Surprise — the underlying technology matters less to an attack’s success than basic human determination
When a potentially major security flaw gets announced, à la SandWorm, Shellshock, and Heartbleed, those of us in the computer security field can’t be sure it’s a “big one” that would attack or compromise the majority of the computers in the world or your enterprise. Whether the technical methods are familiar or novel, most of the discovered attack methods don’t go big.
We’ve had lots of “big ones” in the past. The Robert Morris worm of 1988 infected around 6,000 computers. That doesn’t sound like a lot today, but back then, it represented about 10 percent of the computers hooked to the Internet. Since then, far bigger and faster-spreading worms appeared, most notably Michelangelo, Code Red, Melissa, SQL Slammer, ILoveYou, and Blaster.
In those heady days, a single infection would turn into a global outbreak in a day or less. The record belongs to SQL Slammer, which infected nearly every unpatched SQL server on the Internet and clients running SQL in about 10 minutes.
Luckily, we haven’t seen a worm go global at such a pace in a while. Gladly behind us are the days when we had to shut down the mail server, get everyone off their computers so that we could clean them up, and call everyone who received one of our infected emails. Then again, maybe I shouldn’t be so confident. Now we have to worry about advanced human attackers that steal intellectual property and money. I’d love to fret about a simple, noncriminal malware program.
We are very bad at predicting what vulnerability will go global. As with our real-life wars, no one can predict which conflict will turn into a global world war until we are in it. As in the digital world, real-life experts are constantly predicting the latest conflict will lead to nuclear Armageddon. But it hasn’t happened.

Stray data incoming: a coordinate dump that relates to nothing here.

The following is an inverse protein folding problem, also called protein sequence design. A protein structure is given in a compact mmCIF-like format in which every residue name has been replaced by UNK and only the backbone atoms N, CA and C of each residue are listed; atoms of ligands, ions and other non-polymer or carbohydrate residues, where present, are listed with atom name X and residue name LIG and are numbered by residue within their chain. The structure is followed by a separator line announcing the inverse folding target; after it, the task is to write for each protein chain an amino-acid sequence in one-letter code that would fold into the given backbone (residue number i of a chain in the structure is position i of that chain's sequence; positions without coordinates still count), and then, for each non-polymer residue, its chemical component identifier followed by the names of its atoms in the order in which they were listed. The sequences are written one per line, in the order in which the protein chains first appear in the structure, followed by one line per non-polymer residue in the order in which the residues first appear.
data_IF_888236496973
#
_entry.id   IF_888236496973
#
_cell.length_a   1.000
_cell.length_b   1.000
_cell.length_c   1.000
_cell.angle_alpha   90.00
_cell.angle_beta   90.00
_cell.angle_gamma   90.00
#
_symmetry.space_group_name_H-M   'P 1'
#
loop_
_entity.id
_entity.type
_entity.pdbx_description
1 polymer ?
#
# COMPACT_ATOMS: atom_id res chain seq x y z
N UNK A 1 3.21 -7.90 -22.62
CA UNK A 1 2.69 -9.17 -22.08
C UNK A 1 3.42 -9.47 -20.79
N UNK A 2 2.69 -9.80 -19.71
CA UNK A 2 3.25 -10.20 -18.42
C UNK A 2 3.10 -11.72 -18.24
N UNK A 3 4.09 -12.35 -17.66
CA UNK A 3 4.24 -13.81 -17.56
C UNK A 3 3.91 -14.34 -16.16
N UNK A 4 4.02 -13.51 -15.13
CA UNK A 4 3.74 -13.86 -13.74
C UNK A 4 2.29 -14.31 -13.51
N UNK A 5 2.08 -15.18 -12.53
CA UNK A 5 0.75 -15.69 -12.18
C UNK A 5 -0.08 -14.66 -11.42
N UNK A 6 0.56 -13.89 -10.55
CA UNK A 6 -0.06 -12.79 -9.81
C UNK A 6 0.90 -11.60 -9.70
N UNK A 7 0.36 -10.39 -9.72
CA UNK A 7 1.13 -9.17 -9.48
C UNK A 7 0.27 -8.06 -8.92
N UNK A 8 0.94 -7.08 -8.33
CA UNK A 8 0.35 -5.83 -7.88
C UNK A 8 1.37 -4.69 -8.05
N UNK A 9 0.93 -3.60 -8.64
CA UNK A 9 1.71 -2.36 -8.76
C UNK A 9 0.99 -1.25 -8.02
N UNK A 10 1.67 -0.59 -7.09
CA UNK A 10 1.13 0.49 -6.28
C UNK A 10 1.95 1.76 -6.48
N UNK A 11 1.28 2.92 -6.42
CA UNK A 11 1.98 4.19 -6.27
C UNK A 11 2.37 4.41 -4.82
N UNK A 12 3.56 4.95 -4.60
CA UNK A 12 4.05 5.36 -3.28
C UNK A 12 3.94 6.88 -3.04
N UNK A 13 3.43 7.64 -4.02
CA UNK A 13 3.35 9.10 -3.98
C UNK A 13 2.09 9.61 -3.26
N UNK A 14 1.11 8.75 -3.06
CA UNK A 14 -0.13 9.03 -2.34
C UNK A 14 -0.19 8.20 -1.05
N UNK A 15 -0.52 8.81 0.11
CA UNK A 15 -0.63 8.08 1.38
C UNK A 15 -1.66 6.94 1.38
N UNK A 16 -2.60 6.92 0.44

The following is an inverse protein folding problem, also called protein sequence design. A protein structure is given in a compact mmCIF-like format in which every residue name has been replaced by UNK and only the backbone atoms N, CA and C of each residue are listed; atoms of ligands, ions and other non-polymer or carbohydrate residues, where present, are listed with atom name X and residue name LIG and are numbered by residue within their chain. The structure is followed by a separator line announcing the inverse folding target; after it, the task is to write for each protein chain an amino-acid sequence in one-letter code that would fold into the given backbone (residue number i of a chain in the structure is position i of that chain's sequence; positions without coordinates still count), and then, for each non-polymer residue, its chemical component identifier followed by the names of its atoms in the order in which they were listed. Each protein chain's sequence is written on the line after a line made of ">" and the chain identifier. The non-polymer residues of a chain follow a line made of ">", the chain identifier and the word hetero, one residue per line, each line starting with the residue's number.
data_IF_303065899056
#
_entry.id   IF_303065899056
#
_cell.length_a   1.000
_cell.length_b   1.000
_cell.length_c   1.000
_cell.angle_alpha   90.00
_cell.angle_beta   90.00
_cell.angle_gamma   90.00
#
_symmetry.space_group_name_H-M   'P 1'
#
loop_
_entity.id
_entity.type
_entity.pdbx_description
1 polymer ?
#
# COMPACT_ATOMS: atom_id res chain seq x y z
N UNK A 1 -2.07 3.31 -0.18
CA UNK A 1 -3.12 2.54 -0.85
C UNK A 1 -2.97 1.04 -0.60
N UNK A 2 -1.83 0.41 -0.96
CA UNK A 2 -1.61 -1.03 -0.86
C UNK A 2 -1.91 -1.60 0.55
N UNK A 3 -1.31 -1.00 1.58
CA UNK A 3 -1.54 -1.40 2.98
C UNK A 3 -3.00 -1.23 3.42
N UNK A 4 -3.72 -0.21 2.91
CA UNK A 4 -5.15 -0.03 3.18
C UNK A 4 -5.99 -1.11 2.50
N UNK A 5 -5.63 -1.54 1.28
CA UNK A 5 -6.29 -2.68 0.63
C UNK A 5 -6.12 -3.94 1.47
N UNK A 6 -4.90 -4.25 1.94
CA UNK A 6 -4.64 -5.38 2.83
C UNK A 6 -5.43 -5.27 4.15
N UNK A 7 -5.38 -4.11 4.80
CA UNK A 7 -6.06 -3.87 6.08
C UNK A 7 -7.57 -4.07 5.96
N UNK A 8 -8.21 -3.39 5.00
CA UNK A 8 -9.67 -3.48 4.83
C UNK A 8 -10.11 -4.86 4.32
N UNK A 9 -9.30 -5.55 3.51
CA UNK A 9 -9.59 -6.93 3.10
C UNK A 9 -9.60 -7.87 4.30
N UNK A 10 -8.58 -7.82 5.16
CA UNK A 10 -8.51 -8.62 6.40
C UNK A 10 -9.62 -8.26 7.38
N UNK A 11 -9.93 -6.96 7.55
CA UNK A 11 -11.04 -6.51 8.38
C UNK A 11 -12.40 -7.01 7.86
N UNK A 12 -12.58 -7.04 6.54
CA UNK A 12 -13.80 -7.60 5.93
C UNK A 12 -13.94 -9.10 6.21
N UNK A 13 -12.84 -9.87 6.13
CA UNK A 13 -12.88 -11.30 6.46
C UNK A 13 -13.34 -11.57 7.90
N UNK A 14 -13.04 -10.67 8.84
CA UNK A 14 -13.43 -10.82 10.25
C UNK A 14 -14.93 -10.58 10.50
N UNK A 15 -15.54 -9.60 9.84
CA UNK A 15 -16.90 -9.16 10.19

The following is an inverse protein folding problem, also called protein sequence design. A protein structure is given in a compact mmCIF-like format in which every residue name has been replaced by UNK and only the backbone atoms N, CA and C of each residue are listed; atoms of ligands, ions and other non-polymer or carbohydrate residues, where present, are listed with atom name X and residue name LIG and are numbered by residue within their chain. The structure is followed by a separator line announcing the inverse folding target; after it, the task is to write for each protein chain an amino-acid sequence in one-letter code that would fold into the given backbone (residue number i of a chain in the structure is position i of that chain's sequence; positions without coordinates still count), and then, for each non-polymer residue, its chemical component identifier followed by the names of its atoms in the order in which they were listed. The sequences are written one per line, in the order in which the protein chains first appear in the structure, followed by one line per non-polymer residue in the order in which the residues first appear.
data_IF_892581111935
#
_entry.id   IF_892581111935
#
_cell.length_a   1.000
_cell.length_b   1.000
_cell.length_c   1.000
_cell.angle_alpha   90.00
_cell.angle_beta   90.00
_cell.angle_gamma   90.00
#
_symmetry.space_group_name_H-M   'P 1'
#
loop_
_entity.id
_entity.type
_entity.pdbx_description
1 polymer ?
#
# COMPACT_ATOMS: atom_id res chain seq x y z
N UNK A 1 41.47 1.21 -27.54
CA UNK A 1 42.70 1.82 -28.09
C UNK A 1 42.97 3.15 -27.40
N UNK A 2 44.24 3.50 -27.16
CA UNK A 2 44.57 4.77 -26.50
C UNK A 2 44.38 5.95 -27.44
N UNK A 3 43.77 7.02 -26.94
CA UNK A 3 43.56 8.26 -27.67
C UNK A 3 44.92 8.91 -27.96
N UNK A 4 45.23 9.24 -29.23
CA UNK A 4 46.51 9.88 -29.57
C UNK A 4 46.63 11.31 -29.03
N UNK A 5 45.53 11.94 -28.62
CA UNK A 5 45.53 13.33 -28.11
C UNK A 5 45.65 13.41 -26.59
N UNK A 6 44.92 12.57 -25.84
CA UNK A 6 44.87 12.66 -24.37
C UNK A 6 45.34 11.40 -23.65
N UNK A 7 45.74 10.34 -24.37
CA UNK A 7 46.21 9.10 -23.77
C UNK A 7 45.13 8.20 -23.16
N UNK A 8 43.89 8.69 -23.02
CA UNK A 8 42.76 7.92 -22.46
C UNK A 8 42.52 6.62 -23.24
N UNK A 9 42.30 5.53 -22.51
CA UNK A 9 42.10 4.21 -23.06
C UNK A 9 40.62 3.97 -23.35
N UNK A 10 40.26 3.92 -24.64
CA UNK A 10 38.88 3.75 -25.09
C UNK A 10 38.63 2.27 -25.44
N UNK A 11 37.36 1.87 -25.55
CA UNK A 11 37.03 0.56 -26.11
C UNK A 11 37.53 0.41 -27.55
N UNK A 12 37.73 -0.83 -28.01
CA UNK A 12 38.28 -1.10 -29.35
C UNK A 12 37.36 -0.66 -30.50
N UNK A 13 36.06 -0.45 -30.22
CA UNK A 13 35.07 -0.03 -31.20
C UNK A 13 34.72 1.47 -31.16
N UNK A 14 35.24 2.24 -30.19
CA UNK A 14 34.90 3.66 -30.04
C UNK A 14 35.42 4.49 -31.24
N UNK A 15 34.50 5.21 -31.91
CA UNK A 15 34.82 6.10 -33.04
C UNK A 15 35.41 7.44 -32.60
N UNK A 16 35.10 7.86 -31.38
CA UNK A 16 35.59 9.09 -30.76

In the digital world, for an infestation to quickly go global, it must be “wormable,” meaning that a hacker can take advantage of the vulnerability using roving malicious code that bounces from computer to computer, instead of having to manually test each computer. If it can’t be wormed, it probably won’t go international.
That’s the conventional thinking today. Perhaps in the future a malicious coder will mess with a big cloud service and create a new malware propagation method. Viruses, which are malicious piece of code that infect other code or documents to spread, can go global quickly, too. But they aren’t as popular as worms anymore.
However, most worms and viruses don’t go big. Why? Because there is a huge gap between ability and action, between capability and causation.
I don’t know why some malware programs go big and others don’t, but I have noticed a few ways to categorize those that went global:
Vulnerabilities that we knew about, that we worried about, and that still went big, such as Blaster and Michelangelo — these are uncommon
Techniques that come out of the blue and surprise us all, such as SQL Slammer and Code Red
Techniques that we knew about for a while but for unknown reasons take off later than when they were discovered, such as Melissa and ILoveYou
Long-known public techniques used continuously by multiple attackers over long periods of time, such as spearphishing and pass-the-hash attacks (popular today)
Those broad classes don’t help identify what might be a “big one.” What causes an attack to be a “big one” remains a mystery to the computer defense industry. But I believe three nontechnical factors are often involved:
- Motivation and intent: A criminal agency, a spy organization, or another entity wants to use a method to achieve one or more goals.
- Loss of control: The malware coder didn’t seem to realize how quickly his creation would spread, such as with the Robert Morris worm, SQL Slammer, and Melissa.
- Placement and timing: The malware happened to resonate with people. For example, I’ve always believed Melissa went global because its creator promised free porn in a day when free porn wasn’t the norm.
If I had to pick one reason a worm went global, I’d have to go with motivation and intent. Many of the hacks we worried about didn’t happen until a bad guy finally tried it, such as Kerberos ticket manipulation.
I’m sure there are other factors I’m not thinking about right now. But I know that capability and potential are still poorly correlated with actual damage. If we could better predict what will go big, our job would be a lot easier.
You can think of cyber threats the same way the military thinks about weapons of mass destruction: Many nations (even individuals) know how to build weapons of mass destruction. The major entities won’t use them unless absolutely necessary, if ever. But now more entities have access to them than can possibly be controlled over the long term.
Someday a weapon of mass destruction will be used against a major (unsuspecting) population. That day is coming, and we can’t possibly predict when. The capability and potential have been there for a long time; it’s a question of timing.
Even more unsettling, it doesn’t matter if we make it harder or easier to carry off the big attacks that will cause huge disruption. Plus, we are so poor at computer security (in general) that we give attackers dozens to hundreds of avenues to try when they get motivated.